# Sturm-Liouville Eigenvalue Problem (Variational Method?)

1. Mar 23, 2017

### ChrisJ

1. The problem statement, all variables and given/known data
Using Sturm-Liouville theory, estimate the lowest eigenvalue $\lambda_0$ of...
$$\frac{d^2y}{dx^2}+\lambda xy = 0$$
With the boundary conditions, $y(0)=y(\pi)=0$

And explain why your estimate but be strictly greater than $\lambda_0$

2. Relevant equations
$\frac{d}{dx} \left (p \frac{dy}{dx} \right) + qy + \lambda \rho y = 0$
$\frac{I}{J}=\frac{\int (p (y')^2 - qy^2) dx}{\int \rho y^2 dx}$

3. The attempt at a solution
I am rather stuck here I think, I am so confused, I am pretty sure our lecturer said we had to use the variatonal method but I cannot see how to do that here.

But somewhere in my notes it says that the eigenvalues of a SL equation are given by I/J (second equation in the relevant equations section).

So to make a start that is what I did. Comparing the Sl equation with the equation given to solve, I can see that $p=1$, $q=0$, and $\rho(x) = x$ where $\rho$ is the weight function. And I used the trial function that $y(x)=\sin(x)$

So I calcuated I/J (lower limit 0, upper limit $\pi$ for the integrals), using integration by parts and trig identities for J and simple trig identities and u-sub for I.

I found $I=\pi/2$ and $J=\pi^2/4$ so therefore $I/J=2/\pi$ I didnt post all my working because I doubled checked it in an integral calculator. But now I am lost. That cannot just be it.

I dont understand how to use the variational method here, all examples I have seen using the SL variational method online were to solve problem where a trial function of $e^{-\alpha x^2}$ satisfied the BC's and the problems required integrating I/J from -'ve to +'ve infinity, and then setting it to zero and solving for $\alpha$ I cant see how I can use that method in this problem.

Or if that even is what is required. Any help is greatly appreciated, really lost here.

2. Mar 23, 2017

### Orodruin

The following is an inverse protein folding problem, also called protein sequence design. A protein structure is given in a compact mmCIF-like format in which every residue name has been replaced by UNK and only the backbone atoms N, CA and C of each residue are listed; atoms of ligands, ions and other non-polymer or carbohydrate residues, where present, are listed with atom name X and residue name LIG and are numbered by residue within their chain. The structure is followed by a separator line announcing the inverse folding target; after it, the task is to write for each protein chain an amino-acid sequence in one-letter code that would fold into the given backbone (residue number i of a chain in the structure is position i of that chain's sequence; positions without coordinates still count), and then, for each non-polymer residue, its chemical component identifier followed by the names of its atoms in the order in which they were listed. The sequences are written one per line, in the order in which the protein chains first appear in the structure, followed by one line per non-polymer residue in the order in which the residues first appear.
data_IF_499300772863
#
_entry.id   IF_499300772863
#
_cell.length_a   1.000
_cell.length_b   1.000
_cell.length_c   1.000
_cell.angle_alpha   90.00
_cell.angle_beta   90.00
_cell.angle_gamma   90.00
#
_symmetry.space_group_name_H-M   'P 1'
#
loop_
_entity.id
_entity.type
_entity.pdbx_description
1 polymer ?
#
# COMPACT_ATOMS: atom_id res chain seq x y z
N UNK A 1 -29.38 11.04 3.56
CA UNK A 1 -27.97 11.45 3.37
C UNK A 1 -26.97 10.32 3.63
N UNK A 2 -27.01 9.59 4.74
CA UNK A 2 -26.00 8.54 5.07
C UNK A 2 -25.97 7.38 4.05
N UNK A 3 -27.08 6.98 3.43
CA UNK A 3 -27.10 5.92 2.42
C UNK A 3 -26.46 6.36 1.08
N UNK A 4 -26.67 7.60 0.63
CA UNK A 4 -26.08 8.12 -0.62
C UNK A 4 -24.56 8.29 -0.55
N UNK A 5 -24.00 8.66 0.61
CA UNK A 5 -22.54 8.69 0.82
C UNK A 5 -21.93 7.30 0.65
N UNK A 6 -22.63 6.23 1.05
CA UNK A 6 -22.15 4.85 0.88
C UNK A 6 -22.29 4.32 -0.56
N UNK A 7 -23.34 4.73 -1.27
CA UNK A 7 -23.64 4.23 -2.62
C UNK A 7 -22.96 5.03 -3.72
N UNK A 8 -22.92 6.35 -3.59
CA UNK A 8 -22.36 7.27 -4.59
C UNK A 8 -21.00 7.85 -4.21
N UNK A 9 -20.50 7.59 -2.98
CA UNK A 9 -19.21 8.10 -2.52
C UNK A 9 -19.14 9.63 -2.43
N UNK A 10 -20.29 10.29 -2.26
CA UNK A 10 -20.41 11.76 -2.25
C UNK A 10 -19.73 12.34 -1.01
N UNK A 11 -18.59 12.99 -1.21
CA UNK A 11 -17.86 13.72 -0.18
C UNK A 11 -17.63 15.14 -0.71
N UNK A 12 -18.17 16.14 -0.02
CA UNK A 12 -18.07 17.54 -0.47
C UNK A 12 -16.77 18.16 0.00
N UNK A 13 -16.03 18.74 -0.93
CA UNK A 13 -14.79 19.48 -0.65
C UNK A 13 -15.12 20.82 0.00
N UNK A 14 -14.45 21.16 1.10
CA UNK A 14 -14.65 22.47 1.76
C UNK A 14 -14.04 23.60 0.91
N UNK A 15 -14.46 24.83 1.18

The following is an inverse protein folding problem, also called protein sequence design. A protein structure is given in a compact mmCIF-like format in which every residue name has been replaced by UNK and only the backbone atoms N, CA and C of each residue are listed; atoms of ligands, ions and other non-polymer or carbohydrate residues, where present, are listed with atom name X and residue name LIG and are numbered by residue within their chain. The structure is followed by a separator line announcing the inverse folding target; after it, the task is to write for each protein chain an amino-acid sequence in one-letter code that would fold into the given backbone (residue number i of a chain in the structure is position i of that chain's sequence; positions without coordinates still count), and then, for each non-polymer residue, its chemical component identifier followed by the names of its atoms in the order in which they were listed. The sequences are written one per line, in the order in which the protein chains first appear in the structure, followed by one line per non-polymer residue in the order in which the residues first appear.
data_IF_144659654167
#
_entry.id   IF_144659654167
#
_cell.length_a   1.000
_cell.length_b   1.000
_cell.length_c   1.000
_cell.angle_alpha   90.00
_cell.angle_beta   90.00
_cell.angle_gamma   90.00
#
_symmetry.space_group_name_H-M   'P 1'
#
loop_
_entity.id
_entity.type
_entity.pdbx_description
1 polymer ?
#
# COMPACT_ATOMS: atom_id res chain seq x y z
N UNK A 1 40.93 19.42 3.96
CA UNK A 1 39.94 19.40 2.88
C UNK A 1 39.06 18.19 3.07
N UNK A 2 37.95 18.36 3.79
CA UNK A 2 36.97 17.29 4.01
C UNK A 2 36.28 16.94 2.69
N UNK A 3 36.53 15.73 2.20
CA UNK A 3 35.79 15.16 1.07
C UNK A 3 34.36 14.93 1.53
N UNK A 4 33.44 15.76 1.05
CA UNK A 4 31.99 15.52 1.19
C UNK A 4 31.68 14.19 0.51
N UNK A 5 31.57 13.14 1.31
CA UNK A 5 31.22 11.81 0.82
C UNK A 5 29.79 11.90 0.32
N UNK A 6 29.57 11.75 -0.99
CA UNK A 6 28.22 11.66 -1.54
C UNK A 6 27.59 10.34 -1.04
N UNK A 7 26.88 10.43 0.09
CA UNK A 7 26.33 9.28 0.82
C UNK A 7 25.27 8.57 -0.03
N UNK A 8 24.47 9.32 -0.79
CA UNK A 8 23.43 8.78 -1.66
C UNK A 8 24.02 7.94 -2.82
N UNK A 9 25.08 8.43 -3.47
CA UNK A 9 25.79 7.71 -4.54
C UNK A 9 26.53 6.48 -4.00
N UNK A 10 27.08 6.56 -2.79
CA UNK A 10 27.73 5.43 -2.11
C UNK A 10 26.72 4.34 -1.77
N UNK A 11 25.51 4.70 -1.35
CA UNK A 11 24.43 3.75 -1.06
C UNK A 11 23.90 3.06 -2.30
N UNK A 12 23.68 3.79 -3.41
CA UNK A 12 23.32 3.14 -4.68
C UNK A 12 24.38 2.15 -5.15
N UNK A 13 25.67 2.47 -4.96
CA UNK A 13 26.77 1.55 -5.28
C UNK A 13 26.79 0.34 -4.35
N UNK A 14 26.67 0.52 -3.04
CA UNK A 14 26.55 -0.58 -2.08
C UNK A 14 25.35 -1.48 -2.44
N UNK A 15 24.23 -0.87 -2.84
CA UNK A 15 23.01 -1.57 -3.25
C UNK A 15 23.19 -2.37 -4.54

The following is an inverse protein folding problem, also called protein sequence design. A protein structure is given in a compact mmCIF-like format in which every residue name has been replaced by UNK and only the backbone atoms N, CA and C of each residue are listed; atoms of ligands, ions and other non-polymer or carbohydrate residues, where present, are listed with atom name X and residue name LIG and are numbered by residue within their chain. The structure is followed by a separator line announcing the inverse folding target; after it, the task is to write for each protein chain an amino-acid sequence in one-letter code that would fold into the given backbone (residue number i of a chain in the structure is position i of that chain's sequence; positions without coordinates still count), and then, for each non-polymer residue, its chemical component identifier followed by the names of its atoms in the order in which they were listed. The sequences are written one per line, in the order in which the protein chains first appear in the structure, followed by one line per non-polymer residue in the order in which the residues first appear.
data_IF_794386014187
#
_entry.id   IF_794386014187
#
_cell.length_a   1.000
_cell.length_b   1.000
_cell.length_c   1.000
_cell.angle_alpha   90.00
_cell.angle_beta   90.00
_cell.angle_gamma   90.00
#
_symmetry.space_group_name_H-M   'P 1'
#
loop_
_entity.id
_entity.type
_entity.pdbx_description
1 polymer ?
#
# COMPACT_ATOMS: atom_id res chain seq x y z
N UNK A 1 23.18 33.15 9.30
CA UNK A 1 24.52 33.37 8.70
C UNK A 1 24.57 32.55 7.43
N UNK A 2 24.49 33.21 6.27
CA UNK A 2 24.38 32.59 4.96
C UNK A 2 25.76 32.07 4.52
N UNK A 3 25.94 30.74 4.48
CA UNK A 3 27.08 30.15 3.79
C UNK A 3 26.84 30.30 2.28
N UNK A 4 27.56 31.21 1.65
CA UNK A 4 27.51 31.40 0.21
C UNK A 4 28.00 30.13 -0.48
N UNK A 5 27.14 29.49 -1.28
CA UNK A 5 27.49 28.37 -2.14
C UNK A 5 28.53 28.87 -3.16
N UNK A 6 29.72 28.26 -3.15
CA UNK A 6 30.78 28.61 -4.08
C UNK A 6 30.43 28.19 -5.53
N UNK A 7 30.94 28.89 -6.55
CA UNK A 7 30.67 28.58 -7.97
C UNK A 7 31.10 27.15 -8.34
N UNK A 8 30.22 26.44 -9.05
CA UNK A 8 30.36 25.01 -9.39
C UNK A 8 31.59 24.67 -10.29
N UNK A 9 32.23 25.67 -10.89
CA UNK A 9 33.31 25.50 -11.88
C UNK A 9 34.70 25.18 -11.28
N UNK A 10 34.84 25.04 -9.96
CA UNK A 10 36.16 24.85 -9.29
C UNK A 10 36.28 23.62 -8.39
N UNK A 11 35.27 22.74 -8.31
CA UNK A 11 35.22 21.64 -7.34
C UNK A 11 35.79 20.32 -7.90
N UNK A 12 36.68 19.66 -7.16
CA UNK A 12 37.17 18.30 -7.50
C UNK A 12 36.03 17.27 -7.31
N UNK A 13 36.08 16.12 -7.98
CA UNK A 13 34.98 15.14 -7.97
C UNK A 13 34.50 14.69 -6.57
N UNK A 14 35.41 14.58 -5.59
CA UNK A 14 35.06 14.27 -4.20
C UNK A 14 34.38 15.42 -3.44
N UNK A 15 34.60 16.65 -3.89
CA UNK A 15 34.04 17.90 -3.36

Staff Emeritus
Why can't it be it? It is an estimate. You might be able to improve on it by using some sort of trial function that depends on a parameter you can minimise wrt to, but that is another step. How close you get to the actual eigenvalue will depend on how good you are at guessing.

3. Mar 23, 2017

### ChrisJ

Yeah I know the answer I had was a valid estimate, just I don’t think it is what the assessors will be looking for.

Do you mean like using $\sin(\alpha x)$ instead and then setting I/J to zero and solving for \alpha? I did attempt that beforehand but I didnt seem to get anywhere usefull but will give it another go if that is what is required.

Or should I try to improve my trial function?

4. Mar 24, 2017

### Orodruin

Staff Emeritus
That function does not satisfy the boundary conditions except for a discrete set of alphas. Your guess must always satisfy the boundary conditions.

5. Mar 24, 2017

### ChrisJ

Oh ok, should I try to look for a different
Ah ok.

So when you said
Did you mean a completely different function to Sine? As I am thinking that minimising wrt to a parameter is what I need to do. I cant think of any other function that would satisfy the BC's though,

6. Mar 24, 2017

### Orodruin

Staff Emeritus
You cannot think of any other function that satisfies $y(0) = y(\pi) = 0$??

7. Mar 24, 2017

### Fred Wright

I have two suggestions:
1. Let $y(x)=sin(nx)$.
2' Express $\rho(x)$ as a Fourier series.

8. Mar 26, 2017

### ChrisJ

It doesn’t matter too much now as the works been submitted. But would need to be able to problems like this for an exam in like 6 week time.

But I couldnt think of another function that satisfied the BC's and that was suitable.

I tried $y(x) = \sin(x) / x$ and the calculation become impossible, or more generally tried $y(x)=x^n \sin(x)$. And I also tried $y(x)=e^{ix} + 1$ but that leads to a non-real answer.

I suggested that on post #3, but was told its not valid as it doesnt always satisfy the BC's

9. Mar 26, 2017

### Orodruin

Staff Emeritus
No you did not. You suggested $\sin(\alpha x)$ where I interpreted $\alpha$ as a continuous parameter. When $n$ is an integer, it clearly satisfies the boundary conditions. Any linear combination of such functions, for example $f(x,\alpha) = \cos(\alpha)\sin(x) + \sin(\alpha) \sin(2x)$ would be a possible trial function.

What do you mean by "suitable"? Any function that satisfies the boundary conditions will work. Of course, you might get a better or worse estimate depending on the function you pick.